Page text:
I suggest that my reframing of the artistic collaboration as producing a singular body could provide some solvency for this worry. By avoiding the emphasis on individual artists, we are able to sidestep the issue of contextualized expectations and consider the work of art separately from the identity politics of its originators. The work is not the product of this or that person or type of person, but rather a newly constituted artistic body that is more than the sum of its physical parts. Returning to Nietzsche’s account of bodies and their relationship to willing, I hope to clarify how the individual wills of the artistic collaborators can be viewed within this newly formed entity.
Nietzsche as a philosopher is very concerned with the problem of willing, and his views on the matter often appear contradictory. At once, he seems to endorse the position that there is no freedom of will, no unfree will, and sometimes no will at all (Nehamas 186-187). However, what Nietzsche really has in mind when making such assertions is that “[w]illing seems… to be above all something complicated, something that is a unit only as a word- and it is precisely in this one word that the popular prejudice lurks, which has defeated the always inadequate caution of philosophers”. In particular, Nietzsche suggests that the process of willing can be parsed into three discrete components:
– “A plurality of sensations, namely, the sensation of the state “away from which,” the sensation of the state “towards which,” the sensations of this “from” and “towards” themselves, and then also an accompanying muscular sensation”
– “A ruling thought”
– “An affect, and specifically the affect of the command” (Nietzsche 215) This division further implies that for any actualization of the act of willing, there will be the dominating command and the subordinated will, whether the “body” we have in mind is that of a single person or a broader collective. The value of this view is that any body, disabled or not, has this profusion of wills as the milieu within which its actions are generated, so we need not worry about or even incorporate the particular physical limitations of a specific person into our consideration of their act of willing.
Thus, I have argued that this non-traditional interpretation of willing can better account for artistic agency in collaborative communities, whether or not the members of these communities are themselves bound by physical interdependence or care-giving relationships. Thus far, philosophy as a discipline has inadequately addressed the issues impacting well-being for disabled or marginalized populations, instead focusing on the “norm” and hoping to extrapolate the conclusions that apply to it once a good theory has been put forth. This risks normativizing the status quo, and leaving populations that are already marginalized by the majority even more on the fringe. The capability approach, while novel and noble in its attempts to speak to the wide variety inherent in humanity, runs the risk of reinforcing boundaries of “minority” identity by relying on them as a filter through which to adjudicate well-being. While some disabled artists seek to be a voice for the community of disabled persons, others seek to simply generate art for the sake of producing new meaning, however that may be construed. The constant ascription of and interjection by identity and its accompanying political assumptions can serve more to stigmatize than aide in the appreciation of their work. Utilizing a theory of the will and embodiment that allows for a plurality that is not dependent on particular hallmarks of identity can liberate such marginalized artists from the tyranny of their own identities.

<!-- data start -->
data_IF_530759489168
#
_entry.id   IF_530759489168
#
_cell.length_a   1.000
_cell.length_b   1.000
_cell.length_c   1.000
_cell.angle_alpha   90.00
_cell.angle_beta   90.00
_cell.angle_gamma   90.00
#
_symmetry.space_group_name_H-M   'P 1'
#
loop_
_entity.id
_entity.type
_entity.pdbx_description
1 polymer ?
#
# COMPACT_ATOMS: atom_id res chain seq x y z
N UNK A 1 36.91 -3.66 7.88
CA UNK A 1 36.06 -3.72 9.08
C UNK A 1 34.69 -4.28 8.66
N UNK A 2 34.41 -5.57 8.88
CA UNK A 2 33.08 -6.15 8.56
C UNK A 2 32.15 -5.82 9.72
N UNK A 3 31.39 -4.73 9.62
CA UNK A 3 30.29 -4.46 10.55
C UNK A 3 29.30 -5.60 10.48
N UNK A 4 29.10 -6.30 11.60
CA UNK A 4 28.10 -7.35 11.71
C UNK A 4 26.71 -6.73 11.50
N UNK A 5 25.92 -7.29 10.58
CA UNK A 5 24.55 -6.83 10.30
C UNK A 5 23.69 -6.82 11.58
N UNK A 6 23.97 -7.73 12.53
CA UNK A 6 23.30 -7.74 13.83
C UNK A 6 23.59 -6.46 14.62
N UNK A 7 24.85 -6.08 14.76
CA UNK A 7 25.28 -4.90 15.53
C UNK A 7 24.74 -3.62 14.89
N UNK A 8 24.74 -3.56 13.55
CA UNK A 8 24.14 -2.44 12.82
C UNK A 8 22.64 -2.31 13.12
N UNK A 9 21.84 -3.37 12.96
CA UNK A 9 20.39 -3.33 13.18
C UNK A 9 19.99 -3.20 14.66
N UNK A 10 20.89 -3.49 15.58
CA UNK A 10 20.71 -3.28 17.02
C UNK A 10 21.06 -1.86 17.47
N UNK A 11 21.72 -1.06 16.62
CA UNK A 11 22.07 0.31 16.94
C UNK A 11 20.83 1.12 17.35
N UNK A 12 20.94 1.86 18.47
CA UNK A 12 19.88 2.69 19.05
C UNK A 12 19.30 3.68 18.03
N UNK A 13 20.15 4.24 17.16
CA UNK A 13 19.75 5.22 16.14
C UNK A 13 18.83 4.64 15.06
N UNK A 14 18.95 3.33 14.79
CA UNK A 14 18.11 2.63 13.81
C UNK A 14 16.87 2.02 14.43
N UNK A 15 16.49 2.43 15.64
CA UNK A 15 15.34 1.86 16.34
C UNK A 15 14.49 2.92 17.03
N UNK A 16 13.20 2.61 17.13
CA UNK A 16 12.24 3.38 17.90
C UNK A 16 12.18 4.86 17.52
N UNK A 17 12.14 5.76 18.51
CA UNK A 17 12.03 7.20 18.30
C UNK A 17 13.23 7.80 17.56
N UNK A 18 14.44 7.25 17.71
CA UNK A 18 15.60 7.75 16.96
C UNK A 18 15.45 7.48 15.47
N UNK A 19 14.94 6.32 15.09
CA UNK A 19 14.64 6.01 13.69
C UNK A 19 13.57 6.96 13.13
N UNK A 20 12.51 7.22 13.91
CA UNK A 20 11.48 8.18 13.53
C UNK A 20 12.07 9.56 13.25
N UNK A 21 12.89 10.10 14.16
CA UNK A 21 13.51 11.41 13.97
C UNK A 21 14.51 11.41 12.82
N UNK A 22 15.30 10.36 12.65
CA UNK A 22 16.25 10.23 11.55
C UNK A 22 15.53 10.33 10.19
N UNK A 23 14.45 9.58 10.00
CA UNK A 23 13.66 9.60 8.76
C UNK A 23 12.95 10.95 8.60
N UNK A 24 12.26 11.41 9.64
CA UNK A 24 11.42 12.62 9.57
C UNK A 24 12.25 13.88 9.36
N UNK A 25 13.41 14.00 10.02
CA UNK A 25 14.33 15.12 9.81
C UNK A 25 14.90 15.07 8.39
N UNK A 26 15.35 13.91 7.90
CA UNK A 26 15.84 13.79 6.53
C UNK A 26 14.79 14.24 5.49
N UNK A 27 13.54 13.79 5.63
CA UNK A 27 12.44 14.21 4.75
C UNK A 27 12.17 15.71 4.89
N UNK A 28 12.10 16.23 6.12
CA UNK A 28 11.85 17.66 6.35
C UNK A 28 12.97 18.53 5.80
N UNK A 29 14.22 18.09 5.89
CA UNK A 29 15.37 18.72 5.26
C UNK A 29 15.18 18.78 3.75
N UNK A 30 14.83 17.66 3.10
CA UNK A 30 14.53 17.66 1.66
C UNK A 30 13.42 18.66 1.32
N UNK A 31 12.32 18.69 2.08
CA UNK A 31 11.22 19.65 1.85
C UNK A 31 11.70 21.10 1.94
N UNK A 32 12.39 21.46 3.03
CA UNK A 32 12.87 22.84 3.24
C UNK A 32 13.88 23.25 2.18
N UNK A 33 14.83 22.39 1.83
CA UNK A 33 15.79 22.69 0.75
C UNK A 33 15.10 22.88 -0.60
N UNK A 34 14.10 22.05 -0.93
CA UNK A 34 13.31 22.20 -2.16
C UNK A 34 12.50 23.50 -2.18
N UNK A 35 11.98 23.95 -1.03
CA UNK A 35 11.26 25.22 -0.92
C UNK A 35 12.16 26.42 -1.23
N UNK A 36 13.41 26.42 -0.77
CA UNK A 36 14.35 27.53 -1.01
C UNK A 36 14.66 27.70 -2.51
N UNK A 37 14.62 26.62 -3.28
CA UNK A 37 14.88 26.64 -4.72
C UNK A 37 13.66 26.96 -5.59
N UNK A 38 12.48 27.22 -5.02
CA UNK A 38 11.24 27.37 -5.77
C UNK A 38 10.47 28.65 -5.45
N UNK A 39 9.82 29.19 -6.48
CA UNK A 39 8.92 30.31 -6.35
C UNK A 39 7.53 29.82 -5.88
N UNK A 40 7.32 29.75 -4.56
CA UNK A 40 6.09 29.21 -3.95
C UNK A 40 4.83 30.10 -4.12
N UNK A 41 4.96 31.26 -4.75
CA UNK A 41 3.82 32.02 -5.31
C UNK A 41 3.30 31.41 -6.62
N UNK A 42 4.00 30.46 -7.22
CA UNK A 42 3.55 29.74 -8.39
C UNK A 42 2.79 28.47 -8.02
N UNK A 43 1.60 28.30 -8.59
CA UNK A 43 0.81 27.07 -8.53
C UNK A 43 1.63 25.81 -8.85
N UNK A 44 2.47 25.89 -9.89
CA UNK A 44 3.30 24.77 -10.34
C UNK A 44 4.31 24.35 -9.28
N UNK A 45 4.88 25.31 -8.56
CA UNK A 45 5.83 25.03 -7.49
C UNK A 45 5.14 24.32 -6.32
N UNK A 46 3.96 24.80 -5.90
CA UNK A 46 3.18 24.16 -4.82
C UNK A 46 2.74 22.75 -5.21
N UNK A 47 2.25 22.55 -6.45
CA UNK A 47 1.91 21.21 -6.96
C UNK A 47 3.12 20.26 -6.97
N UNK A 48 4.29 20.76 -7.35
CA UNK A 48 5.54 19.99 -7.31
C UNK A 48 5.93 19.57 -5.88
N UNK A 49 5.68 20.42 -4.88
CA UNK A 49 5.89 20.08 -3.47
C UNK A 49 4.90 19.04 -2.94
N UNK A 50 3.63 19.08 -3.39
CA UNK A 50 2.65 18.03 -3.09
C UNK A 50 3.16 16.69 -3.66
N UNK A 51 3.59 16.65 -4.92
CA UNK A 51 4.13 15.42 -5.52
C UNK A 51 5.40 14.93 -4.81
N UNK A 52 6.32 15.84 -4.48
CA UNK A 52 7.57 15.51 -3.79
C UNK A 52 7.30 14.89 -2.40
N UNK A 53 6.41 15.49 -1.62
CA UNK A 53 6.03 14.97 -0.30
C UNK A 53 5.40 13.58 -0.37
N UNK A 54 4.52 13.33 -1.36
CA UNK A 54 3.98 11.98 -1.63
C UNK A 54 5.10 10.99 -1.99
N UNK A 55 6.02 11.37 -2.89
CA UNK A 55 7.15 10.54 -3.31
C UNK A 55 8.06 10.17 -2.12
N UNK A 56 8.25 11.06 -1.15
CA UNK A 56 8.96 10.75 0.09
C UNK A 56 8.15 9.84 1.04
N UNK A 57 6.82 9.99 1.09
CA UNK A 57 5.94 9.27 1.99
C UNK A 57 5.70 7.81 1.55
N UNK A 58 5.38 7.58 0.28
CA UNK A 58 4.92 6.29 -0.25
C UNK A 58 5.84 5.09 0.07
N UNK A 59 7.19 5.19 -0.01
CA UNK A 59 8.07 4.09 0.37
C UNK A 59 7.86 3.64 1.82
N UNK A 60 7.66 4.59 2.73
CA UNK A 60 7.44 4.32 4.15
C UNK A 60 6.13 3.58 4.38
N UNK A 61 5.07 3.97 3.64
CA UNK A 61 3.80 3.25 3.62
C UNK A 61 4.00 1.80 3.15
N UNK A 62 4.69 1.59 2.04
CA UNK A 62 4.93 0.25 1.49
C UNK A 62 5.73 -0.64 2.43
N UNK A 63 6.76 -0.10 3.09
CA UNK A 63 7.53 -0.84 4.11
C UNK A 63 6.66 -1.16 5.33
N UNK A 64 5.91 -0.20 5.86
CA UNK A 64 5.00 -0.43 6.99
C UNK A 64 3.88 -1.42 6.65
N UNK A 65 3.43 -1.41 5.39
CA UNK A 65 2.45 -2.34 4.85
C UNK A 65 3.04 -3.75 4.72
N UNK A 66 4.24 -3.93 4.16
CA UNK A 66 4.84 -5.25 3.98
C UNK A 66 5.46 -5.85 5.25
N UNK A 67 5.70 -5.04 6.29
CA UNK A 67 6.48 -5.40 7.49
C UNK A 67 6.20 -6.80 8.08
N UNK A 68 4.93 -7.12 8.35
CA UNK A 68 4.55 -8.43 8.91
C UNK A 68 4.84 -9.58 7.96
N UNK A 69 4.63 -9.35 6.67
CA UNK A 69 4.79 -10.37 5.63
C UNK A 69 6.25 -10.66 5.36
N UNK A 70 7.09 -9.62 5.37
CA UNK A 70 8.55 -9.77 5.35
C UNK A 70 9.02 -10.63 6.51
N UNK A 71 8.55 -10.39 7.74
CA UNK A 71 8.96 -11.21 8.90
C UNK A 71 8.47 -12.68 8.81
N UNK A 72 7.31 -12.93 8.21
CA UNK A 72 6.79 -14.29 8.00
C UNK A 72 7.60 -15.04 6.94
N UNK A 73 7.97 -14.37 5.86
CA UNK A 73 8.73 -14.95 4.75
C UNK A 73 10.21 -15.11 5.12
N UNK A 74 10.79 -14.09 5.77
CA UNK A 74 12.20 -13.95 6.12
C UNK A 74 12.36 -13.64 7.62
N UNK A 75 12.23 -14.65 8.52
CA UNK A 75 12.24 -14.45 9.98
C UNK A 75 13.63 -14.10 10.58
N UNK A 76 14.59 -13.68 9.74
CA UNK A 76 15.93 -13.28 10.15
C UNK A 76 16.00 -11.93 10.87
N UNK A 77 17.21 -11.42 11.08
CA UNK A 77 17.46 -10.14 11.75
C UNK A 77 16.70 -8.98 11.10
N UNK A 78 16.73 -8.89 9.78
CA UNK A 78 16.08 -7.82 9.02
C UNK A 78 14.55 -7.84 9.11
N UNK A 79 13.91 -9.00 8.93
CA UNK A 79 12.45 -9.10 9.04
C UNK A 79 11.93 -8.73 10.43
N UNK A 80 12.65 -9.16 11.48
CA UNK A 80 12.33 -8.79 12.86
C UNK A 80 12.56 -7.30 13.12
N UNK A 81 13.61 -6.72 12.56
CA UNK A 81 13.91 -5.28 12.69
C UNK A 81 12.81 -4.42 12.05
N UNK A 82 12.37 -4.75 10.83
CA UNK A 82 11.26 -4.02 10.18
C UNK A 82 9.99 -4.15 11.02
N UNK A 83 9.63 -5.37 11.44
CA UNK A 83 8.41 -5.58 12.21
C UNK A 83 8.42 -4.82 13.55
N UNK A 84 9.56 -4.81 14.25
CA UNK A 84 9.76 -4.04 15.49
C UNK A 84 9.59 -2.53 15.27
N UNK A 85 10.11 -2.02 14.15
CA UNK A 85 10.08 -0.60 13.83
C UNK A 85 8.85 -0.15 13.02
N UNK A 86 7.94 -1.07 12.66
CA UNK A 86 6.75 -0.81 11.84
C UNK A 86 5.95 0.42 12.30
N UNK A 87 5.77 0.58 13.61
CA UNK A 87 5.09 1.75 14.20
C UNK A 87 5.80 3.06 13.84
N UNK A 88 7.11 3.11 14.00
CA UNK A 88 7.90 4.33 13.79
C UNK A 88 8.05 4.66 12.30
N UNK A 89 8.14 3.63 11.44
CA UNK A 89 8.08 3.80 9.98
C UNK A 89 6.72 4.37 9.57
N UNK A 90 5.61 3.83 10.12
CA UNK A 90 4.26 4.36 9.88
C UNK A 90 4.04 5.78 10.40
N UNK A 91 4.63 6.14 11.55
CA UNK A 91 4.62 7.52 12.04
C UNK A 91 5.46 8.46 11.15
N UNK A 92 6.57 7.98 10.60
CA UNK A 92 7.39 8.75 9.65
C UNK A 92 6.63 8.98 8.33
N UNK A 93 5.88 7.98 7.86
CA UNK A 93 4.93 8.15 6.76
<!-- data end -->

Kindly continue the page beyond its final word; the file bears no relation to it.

Daniels, Norman. “Democratic Equality: Rawls’s Complex Egalitarianism”, URL =
Nehamas, Alexander. Nietzsche: Life as Literature. Cambridge, MA: Harvard University Press, 1985.
Nietzsche, Friedrich.“Beyond Good and Evil.” Basic Writings of Nietzsche. Trans. and ed. Walter Kaufmann. New York: Random House Inc., 2000. 179-436.
Rawls, John. A Theory of Justice. Cambridge: The Belknap Press of Harvard University Press, 1971.
Robeyns, Ingrid, “The Capability Approach”, The Stanford Encyclopedia of Philosophy (Summer 2011 Edition), Edward N. Zalta (ed.), URL = http://plato.stanford.edu/archives/sum2011/entries/capability-approach/.
Wasserman, David, Asch, Adrienne, Blustein, Jeffrey and Putnam, Daniel, “Disability: Definitions, Models, Experience”, The Stanford Encyclopedia of Philosophy (Winter 2011 Edition), Edward N. Zalta (ed.), URL = http://plato.stanford.edu/archives/win2011/entries/disability/.
Weinstein, Jami. “Traces of the Beast: Becoming Nietzsche, Becoming Animal, and the Figure of the Transhuman.” A Nietzschean Bestiary: Becoming Animal Beyond Docile and Brutal. Eds. Christa Davis Acampora and Ralph R. Acampora. Lanham: Rowman & Littlefield Publishers, Inc., 2004. 301-318.